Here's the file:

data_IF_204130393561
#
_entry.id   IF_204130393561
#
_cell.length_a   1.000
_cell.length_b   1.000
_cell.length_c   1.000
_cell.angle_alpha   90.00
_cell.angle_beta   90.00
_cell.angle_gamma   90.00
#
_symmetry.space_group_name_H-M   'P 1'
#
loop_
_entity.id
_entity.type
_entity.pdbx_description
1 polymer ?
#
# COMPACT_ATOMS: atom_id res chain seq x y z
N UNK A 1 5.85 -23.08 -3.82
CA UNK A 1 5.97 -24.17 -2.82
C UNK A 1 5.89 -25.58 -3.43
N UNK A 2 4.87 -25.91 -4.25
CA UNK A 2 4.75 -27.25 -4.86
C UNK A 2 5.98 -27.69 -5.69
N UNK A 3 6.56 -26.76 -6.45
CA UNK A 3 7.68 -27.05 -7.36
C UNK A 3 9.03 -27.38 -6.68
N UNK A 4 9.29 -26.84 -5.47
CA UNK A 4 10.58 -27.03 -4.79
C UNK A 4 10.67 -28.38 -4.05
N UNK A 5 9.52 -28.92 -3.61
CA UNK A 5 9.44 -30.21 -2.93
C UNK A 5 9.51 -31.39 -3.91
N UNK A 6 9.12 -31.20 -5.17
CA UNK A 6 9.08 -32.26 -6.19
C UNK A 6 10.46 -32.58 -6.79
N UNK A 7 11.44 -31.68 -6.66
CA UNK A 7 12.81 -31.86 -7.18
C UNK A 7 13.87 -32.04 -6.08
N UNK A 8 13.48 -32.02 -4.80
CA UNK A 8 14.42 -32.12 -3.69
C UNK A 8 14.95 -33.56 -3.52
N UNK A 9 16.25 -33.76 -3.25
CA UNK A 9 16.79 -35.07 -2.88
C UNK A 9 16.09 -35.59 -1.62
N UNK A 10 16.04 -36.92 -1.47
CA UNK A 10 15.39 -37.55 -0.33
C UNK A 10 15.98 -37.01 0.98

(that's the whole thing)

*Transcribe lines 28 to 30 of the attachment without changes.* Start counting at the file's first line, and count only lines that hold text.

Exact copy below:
CA UNK A 3 7.68 -27.05 -7.36
C UNK A 3 9.03 -27.38 -6.68
N UNK A 4 9.29 -26.84 -5.47